Saving and Publishing in Flash
Saving Flash movies
To save your working site with all its layers, animations, etc. from the File menu, choose Save. Flash will save it as a Flash movie with a .fla extension. This is similar to Photoshop where you save your working site with all its layers, channels and text as a .psd file. Archive this file. When you're ready to show your creation to the world, you must publish or export your .fla file into a file format that will play back on the Web or be viewed as a still image or a series of images.
Publishing Flash movies on the World Wide Web
One of the most popular ways to make your multimedia project available to the world is by putting it on the World Wide Web. An easy way to accomplish this is by choosing Publish Settings from the File menu. The Publish command creates the Flash Player file (SWF) and the HTML document that inserts your Flash Player file into a Web browser.
To publish your Flash project, first click Publish then OK.
This dialog box gives you the opportunity to create different file formats -- GIF, JPEG, PNG, and QuickTime -- and the HTML needed to display them in the browser window. These alternative formats enable a browser to display your movie's animation and interactivity for users who don't have the Flash Player installed.
All of the publishing options (with the exception of the projectors) will have their own options tab in the Publish Settings dialog box. This allows you to choose the formats and adjust the settings for that particular file format. Flash will publish the authoring file in the selected formats, create additional files based on the selected settings, and store the settings with the movie file for reuse. (The Export Movie command generally matches those set for publishing, but it does not save the settings for reuse.)
When you test your movie, you are doing the same thing as publishing
the .swf file. When you export your movie, it will use the name of your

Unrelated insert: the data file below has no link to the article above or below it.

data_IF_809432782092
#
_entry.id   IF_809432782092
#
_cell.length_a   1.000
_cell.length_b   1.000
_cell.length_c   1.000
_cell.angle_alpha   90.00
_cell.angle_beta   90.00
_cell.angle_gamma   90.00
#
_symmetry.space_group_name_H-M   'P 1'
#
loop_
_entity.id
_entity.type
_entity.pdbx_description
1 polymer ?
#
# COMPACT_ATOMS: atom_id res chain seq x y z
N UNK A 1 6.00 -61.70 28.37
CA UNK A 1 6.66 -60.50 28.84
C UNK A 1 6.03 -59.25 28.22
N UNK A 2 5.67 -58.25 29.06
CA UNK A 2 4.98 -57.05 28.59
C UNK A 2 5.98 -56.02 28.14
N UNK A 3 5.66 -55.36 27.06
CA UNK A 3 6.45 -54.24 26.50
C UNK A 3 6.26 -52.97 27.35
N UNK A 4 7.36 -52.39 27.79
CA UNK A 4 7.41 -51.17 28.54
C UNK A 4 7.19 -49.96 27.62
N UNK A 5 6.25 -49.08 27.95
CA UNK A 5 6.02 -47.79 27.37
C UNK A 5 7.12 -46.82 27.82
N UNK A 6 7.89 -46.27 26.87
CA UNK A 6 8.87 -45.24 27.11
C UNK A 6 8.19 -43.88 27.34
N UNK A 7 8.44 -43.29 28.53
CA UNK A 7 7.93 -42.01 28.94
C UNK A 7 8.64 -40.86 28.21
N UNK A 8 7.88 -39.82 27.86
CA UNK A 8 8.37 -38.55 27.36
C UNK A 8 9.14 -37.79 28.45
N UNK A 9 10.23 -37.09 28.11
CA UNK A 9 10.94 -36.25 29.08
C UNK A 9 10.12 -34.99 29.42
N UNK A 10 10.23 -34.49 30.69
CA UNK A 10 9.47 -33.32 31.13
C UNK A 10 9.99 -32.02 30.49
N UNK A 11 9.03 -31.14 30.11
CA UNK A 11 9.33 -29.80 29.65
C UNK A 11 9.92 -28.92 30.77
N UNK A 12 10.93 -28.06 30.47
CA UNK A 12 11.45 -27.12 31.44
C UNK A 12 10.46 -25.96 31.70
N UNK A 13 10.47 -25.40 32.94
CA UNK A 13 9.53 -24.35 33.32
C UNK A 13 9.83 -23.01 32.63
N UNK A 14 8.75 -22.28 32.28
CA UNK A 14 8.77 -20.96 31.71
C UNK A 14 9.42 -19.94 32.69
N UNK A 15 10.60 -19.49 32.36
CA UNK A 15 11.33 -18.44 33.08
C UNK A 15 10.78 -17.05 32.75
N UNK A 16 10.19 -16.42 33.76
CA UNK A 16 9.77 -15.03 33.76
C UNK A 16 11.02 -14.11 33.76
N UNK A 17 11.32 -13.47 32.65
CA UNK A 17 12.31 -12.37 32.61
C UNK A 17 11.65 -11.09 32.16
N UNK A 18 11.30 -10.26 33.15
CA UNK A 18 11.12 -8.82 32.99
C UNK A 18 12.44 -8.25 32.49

.fla file. Please remember this or you may overwrite a Flash movie you
don't want to. To protect yourself from doing this, choose Publish Settings
from the File menu. This displays the Settings dialog box where you can
check off the "Use Default Names" box and name each type of
file uniquely if you wish. They will automatically have different extensions.
There are 10 file formats available in the Publish Settings dialog box:
- Flash Tab (SwF): This is the file format you typically include in
an HTML document for the Web. The Web browser must have the Flash Player
or Shockwave player installed to view these movies.
Note: Some behaviors in Flash MX will not work with older Flash players. You might have to download the newest player from http://www.macromedia.com/downloads/
- HTML Tab (.html): Flash creates an HTML document with the necessary code to embed your Flash movie and deliver it on the Web.
- GIF Tab (.gif): This format allow you to save an animated or still gifs, and gives you various optimization options.
- JPEG Tab (.jpg) : The tab that appears has image dimension and quality options you can set.
- PNG Tab (.png): The tab that appears has various optimization options. (PNG is a new file format with a lot of promise, but is not supported by all browsers yet.)
- Windows Projector (.exe): This is a stand-alone Flash movie for Windows. If you save your Flash movie in this format, it will play on Windows systems even without the Flash Player or Shockwave plug-in because it's embedded in the file. This will be a considerably larger file than a SwF file.
- Macintosh Projector (.hqx): Appends Projector after the name of the file. Same as Windows Projector but for Macintosh.
- QuickTime Tab (.mov): Creates a QuickTime stand-alone video. An option tab will appear with Quicktime settings.
- RealPlayer Tab (.smil): An option tab will appear with RealPlayer options.
Typically, you will want to save your working file (.fla) and publish in .swf and .html formats.